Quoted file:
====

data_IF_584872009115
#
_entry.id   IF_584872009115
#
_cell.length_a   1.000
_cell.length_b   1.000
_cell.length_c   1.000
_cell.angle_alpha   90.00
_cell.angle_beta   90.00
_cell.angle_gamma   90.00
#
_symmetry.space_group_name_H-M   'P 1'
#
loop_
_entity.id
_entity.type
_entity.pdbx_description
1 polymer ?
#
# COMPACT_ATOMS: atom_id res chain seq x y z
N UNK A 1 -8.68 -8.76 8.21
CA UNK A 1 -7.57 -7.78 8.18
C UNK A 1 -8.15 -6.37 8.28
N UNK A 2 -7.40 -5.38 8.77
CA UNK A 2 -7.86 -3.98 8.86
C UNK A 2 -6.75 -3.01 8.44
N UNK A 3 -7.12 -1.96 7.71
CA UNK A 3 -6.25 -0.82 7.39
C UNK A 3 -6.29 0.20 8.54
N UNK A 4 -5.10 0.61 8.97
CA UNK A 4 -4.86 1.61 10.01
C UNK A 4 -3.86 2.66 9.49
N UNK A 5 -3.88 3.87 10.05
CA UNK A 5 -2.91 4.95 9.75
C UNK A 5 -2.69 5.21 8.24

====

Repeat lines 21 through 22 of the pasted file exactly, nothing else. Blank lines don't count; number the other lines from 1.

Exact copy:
N UNK A 1 -8.68 -8.76 8.21
CA UNK A 1 -7.57 -7.78 8.18